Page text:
So the first year I studied sheep, this year was the wave, next year I will do check points, and later the jinn [the name for spirits or ghosts in the Muslim tradition]. The jinn will bring us closer to understanding queerness, as they are something that is invisible, alienated, and in that way similar to queer community in Southern Thailand. Have you seen the TV series American Gods? It has an episode with a queer, Muslim jinn, who is also a taxi driver in New York. This gave me an idea about how it all might be connected. After I finish my study on the jinn, I will move straight into the queer issue, but I still need time to warm up. I think it will take many years, both to develop my art and to get to know the LGBTQ community in the south, because no one ever talks about that down there. They are all hiding.
DC: How long did it take before you could find any queer people to talk to?
SK: It took me at least six months before I was able to gain the trust of a group of queer people, and then it took me a year before I was able to get someone to introduce me to gay students in the Islamic school. Not because it was all that difficult really, but because of the timing for the people I work with. Everyone has their lives, everything is all connected, and that’s why I don’t mind working through these other issues, to understand the context and the bigger situation. As you know, anthropology takes years of fieldwork; it will take as long as it takes.
DC: Can you tell me more about the context around the sheep?
SK: The sheep actually say a lot about gender relations, because in the south, sheep must be sacrificed at every holy ceremony. In fact, they keep sheep exclusively for that purpose, not for sale at the market every day, like cows or pigs. For instance, if you have a healthy baby, you have to kill sheep, but the number depends on the gender: if you have a boy, you kill two sheep to show gratitude, but if you have a girl, you only need to kill one. That’s why there are two sheepskins in this work, and just one in the other [Festival of Sacrifice no.3, and no.4, respectively, both 2018]. It’s the same with money; if your parents die, they will give the son a full inheritance, but a daughter will get half as much. The idea is that she will get money from her husband, like she’s his problem. Next year I will still use the sheep’s wool, but in some different way.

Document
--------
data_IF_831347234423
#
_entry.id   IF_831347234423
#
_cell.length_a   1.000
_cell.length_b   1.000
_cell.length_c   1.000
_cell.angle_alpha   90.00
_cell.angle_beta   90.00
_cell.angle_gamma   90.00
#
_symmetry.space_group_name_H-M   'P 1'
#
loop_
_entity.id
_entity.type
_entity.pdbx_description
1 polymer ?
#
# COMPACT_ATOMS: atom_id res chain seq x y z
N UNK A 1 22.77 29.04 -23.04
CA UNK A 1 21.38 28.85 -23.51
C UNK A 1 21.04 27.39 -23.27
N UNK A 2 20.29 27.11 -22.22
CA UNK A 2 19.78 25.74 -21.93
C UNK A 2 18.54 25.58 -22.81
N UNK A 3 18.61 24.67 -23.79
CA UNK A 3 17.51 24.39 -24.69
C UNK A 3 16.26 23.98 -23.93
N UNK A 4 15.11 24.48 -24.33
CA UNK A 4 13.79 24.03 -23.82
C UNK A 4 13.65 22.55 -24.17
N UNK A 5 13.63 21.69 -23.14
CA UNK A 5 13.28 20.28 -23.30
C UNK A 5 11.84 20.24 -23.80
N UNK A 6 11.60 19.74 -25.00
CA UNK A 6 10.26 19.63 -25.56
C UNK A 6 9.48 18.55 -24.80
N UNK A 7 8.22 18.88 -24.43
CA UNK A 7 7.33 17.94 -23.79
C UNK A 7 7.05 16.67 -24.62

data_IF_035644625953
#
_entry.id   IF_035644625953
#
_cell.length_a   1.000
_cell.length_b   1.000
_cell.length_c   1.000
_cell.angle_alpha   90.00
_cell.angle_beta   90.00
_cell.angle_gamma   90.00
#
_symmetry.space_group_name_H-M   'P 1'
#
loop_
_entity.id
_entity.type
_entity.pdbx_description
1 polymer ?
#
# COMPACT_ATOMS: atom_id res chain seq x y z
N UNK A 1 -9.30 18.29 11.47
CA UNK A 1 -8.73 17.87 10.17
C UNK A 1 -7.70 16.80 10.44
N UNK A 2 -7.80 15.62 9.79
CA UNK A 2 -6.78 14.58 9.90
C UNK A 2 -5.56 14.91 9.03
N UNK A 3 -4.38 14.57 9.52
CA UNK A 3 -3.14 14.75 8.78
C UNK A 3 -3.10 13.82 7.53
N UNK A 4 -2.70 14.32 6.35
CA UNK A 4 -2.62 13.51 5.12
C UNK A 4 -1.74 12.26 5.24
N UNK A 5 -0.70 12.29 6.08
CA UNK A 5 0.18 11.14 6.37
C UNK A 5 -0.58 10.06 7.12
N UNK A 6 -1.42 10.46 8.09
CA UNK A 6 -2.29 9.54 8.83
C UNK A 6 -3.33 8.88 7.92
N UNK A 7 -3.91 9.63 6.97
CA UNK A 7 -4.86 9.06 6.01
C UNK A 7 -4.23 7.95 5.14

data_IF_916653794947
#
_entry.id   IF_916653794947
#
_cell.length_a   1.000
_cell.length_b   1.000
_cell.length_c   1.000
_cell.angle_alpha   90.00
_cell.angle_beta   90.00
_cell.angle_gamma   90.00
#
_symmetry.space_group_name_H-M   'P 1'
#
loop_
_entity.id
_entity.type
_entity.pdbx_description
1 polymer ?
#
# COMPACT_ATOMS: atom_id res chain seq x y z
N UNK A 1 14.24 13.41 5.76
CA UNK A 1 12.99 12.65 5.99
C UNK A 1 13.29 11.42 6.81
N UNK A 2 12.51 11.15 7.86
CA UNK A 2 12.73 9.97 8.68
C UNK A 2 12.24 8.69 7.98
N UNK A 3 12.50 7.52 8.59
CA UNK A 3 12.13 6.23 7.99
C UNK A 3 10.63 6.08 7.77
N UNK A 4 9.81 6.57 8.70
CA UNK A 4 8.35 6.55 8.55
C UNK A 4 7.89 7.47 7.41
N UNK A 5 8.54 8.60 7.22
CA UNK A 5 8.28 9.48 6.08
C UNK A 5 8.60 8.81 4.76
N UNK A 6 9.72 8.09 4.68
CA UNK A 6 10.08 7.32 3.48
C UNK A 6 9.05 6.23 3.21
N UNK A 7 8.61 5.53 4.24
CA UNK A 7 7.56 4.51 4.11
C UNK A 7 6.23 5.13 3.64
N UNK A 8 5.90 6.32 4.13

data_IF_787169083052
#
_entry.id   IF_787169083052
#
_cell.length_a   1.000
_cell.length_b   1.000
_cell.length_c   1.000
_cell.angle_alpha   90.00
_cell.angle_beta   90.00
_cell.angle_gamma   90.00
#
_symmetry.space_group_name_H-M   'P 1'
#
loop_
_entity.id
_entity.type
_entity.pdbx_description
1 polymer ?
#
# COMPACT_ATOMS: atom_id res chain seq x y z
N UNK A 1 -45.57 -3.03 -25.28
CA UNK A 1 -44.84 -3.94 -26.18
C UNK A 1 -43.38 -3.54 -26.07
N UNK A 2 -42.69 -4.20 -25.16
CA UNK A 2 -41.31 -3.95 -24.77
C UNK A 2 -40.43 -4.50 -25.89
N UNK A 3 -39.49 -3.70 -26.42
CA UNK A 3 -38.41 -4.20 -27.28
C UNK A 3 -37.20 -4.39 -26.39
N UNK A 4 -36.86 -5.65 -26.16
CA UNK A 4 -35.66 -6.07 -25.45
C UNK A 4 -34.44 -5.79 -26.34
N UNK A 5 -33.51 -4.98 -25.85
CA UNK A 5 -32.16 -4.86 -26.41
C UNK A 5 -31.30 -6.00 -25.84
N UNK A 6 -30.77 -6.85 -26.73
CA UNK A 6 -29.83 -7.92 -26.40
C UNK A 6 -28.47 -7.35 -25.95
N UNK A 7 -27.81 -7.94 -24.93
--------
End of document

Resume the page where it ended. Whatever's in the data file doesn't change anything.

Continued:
DC: What about the waves?
SK: In the south, bombings and shootings occur in the towns and markets, but the beaches seem to be one of the few areas that are usually safe from the conflict. Only there do people really feel relaxed and comfortable. I like to return and study the waves in different seasons. The video Waves (2018) was shot at Ramadan when it’s very quiet and there’s no one there, and the other video A Thin Veil (2018) was shot when the beaches were crowded. I shot the footage at different beaches in Pattani, and in Chana, Songkla Province, which is the district where they are protesting coal production [footage of the protestors appears in A Thin Veil]. I like to observe the feeling of the Thai and Malay people mixing there, all their activities and their livelihood.
DC: In A Thin Veil there is a person who sticks plastic straws in the sand. Who was that?
SK: That was the artist Anis Nagasevi, based in Pattani. He was in the show at MAIIAM [Patani Semasa, an exhibition of artists from the South of Thailand at the MAIIAM Museum of Contemporary Art in Chiang Mai held from July 19, 2017 – February 14, 2018]. His work is very interesting, because most artists in the south make work about the continuing violence, but Nagasevi wanted to make work about something else, and talk about environmental issues. He has a project called “Patani Landlord.” He has a cafe in Pattani, and he collects all kinds of materials and recycles them in his artworks. I was talking to him about collaborating on the video, and that’s how I got the idea to collect the plastic bags for the other piece. I was thinking about things living with the waves, moving at the beach, relating to the title of this project, Non-Human Ethnography.